Nice nose, but lacks complexity. Notes of barn, earth cellar. Very berry taste; red currant, sourish wild strawberries coated in earthy minerals. Soft and without edges. Yes, simple, but generous and with some finesse.
2012 Nerello Mascalese
This is from the vineyard Guardiola on the northern-east side at 450-900 m altitude from 60 year-old vines. A difficult warm year with intense heat.
Ruby, opaque red core with pink tints. Incredibly subtle sensual perfume and complexity that captivate my attention.
Well balanced with marking and juvenile tannins at this point. Thin with a clear direction. Racy with tiny and dry red berries. Asian spices. Some anise. Persistent, young, slender and pretty. Pliant and without edges.
2009 Nerello Mascalese
This is a blend with 10-20% nerello cappuccio from 15-60 years old vines raised with 30% of the grapes in new wood.
Ruby red half opaque colour.
A little bit more modern nose here with dried raisins, chess nut and flowers.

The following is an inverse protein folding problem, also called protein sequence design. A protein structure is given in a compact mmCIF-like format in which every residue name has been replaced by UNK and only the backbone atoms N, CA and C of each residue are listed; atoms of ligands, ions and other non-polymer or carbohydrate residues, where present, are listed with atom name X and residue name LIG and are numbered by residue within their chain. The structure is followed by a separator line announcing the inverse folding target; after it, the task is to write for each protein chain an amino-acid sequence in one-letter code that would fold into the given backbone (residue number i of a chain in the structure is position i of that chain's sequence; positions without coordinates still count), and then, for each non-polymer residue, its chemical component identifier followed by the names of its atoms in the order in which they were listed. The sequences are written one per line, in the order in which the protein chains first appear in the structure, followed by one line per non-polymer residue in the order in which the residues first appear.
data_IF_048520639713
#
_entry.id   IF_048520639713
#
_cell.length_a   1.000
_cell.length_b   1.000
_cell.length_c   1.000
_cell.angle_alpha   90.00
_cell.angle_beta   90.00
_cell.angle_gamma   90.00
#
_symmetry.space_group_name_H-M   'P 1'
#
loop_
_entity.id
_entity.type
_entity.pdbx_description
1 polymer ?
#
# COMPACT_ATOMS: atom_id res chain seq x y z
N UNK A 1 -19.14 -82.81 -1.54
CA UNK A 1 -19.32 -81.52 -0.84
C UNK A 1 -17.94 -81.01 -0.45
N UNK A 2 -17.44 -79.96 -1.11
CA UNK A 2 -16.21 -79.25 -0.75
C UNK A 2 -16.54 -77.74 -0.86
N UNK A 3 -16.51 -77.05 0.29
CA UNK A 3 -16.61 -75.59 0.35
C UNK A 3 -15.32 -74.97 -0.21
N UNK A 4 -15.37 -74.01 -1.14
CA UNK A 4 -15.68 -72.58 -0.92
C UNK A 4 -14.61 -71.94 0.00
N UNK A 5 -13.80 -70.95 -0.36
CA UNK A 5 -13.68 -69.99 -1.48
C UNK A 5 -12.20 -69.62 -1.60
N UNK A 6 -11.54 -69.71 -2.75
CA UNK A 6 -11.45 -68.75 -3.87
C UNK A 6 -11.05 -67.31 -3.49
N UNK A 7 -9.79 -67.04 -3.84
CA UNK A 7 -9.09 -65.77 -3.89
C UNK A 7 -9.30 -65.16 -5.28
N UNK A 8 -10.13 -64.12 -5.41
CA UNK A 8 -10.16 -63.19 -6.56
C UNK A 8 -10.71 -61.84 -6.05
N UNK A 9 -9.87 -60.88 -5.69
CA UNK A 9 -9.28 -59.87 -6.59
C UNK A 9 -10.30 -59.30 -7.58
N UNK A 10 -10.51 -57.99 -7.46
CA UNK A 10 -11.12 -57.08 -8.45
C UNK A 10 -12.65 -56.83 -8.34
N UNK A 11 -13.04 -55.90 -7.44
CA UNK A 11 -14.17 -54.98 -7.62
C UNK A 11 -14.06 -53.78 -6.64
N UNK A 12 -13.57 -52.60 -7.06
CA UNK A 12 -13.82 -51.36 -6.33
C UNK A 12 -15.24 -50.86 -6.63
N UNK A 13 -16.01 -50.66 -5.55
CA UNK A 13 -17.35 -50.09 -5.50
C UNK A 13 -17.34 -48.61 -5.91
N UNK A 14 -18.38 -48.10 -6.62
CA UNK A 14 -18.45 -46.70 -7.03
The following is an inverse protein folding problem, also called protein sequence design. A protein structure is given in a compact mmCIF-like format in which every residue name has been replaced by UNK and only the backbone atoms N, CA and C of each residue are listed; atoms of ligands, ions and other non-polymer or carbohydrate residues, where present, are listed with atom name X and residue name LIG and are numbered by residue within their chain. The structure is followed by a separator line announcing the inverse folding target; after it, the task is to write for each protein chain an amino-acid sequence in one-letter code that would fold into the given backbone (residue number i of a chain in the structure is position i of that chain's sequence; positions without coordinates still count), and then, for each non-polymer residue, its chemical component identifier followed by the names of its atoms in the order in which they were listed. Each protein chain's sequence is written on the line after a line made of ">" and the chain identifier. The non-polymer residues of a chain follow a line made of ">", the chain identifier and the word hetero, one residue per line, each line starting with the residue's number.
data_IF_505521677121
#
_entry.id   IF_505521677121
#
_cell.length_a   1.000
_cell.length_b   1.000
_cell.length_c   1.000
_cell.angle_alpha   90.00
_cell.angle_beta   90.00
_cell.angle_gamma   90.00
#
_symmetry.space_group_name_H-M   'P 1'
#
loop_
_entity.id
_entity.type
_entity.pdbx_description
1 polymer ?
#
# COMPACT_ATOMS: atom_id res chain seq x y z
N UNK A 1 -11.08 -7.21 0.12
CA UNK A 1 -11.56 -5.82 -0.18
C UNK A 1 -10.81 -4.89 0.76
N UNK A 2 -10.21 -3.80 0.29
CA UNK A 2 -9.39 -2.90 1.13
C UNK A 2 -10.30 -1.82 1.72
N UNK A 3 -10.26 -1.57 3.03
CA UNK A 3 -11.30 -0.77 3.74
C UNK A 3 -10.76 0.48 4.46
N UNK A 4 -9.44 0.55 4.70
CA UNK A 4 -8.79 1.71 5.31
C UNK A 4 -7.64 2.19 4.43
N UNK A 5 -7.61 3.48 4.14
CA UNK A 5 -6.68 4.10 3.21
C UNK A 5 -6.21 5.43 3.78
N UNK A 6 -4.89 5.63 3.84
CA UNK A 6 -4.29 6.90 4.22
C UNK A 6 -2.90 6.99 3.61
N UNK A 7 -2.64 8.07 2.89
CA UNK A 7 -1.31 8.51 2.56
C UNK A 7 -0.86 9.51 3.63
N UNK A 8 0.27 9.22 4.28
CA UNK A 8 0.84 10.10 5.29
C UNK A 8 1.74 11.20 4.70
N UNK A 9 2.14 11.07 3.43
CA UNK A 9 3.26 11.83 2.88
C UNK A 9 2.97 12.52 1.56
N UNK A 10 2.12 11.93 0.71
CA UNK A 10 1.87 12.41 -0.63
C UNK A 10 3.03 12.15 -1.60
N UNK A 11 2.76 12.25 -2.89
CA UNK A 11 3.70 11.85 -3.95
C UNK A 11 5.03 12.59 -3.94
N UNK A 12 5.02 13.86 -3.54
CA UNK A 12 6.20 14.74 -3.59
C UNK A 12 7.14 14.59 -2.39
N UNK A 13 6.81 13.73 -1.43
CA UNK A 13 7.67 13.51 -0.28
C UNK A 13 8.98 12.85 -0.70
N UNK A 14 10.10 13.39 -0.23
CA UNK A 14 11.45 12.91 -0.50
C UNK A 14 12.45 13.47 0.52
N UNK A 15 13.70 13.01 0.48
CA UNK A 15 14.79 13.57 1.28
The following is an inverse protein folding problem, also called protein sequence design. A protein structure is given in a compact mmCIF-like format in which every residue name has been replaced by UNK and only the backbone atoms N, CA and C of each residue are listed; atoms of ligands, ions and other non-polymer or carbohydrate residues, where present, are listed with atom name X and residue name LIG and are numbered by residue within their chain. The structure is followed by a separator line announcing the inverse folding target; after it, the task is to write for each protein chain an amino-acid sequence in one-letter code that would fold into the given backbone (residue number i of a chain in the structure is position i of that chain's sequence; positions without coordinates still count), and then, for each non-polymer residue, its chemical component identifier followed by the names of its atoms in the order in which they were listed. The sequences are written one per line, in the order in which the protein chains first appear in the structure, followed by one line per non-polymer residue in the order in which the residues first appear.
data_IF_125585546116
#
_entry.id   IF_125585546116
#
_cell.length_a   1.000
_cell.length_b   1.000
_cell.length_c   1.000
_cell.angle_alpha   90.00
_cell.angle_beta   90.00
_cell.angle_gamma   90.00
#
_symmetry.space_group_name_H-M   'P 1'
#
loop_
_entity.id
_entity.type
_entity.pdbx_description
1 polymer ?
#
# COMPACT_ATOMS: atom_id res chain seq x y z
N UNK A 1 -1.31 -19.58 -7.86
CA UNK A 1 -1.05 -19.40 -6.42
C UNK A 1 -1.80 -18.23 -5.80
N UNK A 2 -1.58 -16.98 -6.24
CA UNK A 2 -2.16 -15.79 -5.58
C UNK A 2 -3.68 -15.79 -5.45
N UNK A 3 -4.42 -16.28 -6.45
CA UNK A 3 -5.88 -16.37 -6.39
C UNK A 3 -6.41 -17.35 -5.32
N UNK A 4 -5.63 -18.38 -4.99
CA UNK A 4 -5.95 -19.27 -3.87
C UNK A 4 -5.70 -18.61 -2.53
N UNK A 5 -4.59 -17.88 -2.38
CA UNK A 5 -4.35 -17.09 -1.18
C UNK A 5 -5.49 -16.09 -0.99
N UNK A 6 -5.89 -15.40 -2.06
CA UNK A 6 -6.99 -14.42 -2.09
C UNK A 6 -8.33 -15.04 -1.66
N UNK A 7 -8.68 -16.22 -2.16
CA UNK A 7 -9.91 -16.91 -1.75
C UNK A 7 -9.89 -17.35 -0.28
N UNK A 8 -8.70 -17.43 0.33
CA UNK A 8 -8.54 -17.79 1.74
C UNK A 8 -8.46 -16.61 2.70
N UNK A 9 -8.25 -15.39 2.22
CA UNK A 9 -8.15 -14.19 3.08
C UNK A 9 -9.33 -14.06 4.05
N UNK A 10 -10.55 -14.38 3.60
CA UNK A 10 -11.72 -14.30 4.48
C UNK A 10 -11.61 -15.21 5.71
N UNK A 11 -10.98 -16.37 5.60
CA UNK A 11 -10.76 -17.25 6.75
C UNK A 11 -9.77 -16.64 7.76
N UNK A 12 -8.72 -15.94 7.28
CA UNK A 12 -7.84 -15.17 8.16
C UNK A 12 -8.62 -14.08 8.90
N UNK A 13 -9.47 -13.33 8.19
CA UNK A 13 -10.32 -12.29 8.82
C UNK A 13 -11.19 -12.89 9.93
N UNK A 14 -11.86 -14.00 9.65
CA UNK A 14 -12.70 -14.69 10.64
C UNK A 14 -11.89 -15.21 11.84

Textur is still a little lightly sandy and overall thicker compared to its younger counterpart. Clear red fruit fruit but also notes of black berry. Nice and generous.
2013 D.O.C. Rosso di Verzella
Younger vines of max 40 years from the northern side of the volcano raised in barriques for about 8 months. A good vintage with low yields. Late ripening in mid October.
Colour is blood orange with orange edge and a ruby red core.
Scent starts off with white lilies, diesel and maybe chess nut. Not the obvious red wine nose.
Medium-bodied and with good concentration as well as spine. Racy with red small berries coated by freshly cut ginger and aromatics. Generous but with the acidity in the very background, but still pleasant and dominated by fresh, ripe red fruit.
2011 D.O.C. Rovitello Etna rosso